There are some easy ways to conserve both water and electricity. Run washing machines and dishwashers only when they are full and if possible use energy saving features. Turn off the faucet when brushing teeth. Take shorter showers, have a timer to keep bathing shorter. Turn off lights and unplug chargers. Water is used in all forms of energy generation. It can take over 4 gallons of water to keep a 60-watt light bulb lit for 12 hours. Use biodegradable cleaning products, since they go down the drain and eventually enter our water supply. Eliminate meat from your diet once per week. It can take up to 600 gallons of water to produce one hamburger. Use drought tolerant plants in your yard and only water when absolutely necessary. Plant a tree in your yard which prevents soil erosion and top-soil washing into rivers. Sweep rather than rinsing off the driveway or patio.
Keep pharmaceuticals out of our water supply. Dispose of unused prescription drugs, hormones, vitamins, and other substances at drop-off locations not in the toilet. This also protects our water supplies.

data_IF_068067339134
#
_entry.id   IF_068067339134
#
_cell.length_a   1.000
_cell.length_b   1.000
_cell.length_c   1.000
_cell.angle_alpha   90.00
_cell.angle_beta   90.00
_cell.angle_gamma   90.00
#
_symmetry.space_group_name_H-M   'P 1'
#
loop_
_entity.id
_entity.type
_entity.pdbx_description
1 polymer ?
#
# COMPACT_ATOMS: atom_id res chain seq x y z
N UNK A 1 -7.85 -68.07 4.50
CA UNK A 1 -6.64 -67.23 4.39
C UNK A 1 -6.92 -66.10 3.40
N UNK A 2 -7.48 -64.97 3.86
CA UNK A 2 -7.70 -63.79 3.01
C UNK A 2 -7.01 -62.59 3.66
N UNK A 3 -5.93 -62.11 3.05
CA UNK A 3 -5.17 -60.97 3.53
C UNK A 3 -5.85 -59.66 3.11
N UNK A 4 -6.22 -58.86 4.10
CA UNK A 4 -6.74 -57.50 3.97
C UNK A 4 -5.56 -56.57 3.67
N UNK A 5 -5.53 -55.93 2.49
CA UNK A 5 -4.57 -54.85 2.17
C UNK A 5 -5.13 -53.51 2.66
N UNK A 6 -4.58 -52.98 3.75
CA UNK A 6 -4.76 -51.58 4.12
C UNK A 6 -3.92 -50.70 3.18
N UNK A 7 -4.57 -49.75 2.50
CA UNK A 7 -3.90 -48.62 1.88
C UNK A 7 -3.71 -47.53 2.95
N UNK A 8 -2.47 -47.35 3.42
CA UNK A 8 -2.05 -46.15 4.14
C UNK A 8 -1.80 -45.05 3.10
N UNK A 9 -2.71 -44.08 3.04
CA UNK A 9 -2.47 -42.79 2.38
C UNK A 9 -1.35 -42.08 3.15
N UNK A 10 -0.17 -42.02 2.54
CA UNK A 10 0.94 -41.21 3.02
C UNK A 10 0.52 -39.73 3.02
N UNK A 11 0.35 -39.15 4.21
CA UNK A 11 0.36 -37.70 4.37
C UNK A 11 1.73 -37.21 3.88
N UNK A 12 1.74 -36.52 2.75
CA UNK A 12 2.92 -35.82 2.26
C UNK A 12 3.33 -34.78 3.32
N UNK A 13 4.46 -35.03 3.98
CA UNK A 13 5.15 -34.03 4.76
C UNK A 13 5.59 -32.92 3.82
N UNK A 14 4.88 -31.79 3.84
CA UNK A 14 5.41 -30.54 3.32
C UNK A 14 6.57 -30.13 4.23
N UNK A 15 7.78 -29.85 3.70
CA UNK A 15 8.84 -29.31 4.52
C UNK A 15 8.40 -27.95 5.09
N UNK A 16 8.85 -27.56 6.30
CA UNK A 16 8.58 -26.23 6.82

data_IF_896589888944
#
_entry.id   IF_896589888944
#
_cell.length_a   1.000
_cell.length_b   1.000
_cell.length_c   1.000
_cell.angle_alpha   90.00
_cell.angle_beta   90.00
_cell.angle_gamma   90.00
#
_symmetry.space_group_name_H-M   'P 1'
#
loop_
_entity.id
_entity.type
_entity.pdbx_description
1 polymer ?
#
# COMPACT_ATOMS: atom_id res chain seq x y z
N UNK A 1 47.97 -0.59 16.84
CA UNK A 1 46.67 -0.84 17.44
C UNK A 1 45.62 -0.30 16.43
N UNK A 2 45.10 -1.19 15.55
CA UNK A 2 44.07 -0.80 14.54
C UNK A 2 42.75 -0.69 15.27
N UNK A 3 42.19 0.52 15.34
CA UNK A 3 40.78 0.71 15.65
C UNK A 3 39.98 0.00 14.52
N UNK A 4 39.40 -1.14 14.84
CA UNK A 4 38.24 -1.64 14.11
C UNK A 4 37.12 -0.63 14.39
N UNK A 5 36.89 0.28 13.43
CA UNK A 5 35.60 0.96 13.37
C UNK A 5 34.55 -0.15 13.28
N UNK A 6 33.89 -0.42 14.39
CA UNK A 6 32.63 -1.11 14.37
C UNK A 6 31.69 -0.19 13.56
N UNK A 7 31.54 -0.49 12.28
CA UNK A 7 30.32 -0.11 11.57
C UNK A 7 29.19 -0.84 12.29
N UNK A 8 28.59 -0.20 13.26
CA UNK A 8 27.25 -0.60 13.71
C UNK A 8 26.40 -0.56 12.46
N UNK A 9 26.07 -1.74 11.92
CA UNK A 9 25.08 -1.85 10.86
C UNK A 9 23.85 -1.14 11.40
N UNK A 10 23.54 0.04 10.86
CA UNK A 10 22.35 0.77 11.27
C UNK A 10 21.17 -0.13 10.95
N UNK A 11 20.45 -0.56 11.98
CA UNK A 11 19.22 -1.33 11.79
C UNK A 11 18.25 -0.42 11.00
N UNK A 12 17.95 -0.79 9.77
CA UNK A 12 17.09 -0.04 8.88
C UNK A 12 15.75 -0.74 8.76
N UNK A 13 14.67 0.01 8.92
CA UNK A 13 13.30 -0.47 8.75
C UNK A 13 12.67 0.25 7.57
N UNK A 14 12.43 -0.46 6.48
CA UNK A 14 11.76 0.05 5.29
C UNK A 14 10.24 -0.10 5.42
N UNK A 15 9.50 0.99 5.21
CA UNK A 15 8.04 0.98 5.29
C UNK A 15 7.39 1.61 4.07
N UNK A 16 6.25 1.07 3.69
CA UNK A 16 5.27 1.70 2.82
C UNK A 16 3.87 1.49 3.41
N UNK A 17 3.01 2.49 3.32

Participate in a National River Cleanup Program to clean up a local river. By registering a cleanup with American Rivers, organizers receive free trash bags, assistance with online and print media coverage, volunteer promotion online and technical support.
Educate yourself on threats to local rivers in your community and/or where you go for recreation. Contact government officials when you learn of projects that might place our rivers in jeopardy, to voice support for protecting our rivers. Don’t assume other people will protect rivers, be a voice for saving rivers. Always conserve water and support initiatives that call for water conservation at the local, state, and national levels. Call for the elimination of harmful pesticides and fertilizers for agricultural and home garden use. Finally you can make a donation to organizations that protect rivers.